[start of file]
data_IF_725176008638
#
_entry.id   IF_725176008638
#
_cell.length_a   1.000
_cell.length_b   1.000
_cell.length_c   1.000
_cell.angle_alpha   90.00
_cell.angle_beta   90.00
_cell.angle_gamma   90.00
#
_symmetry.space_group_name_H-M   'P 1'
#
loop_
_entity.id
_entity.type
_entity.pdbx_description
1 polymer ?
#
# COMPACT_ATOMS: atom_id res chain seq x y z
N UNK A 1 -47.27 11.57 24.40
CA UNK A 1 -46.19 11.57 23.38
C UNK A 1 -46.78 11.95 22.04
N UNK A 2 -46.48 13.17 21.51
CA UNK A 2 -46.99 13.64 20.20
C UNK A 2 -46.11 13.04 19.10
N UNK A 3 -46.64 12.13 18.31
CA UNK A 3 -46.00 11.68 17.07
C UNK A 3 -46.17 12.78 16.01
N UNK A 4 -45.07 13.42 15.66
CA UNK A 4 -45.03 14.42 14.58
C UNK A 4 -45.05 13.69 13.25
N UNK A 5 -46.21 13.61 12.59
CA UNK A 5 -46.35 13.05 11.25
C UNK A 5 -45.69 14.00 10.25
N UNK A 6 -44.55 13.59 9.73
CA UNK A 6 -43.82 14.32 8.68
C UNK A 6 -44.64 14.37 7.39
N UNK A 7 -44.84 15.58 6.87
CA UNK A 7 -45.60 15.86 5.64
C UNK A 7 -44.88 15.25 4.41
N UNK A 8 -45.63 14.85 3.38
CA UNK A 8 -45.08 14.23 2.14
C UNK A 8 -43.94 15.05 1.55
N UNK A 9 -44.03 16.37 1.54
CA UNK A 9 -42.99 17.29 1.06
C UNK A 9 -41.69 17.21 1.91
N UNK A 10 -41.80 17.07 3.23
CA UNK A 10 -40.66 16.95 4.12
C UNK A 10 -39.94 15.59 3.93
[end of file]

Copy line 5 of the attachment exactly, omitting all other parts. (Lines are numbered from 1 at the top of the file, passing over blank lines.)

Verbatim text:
_cell.length_a   1.000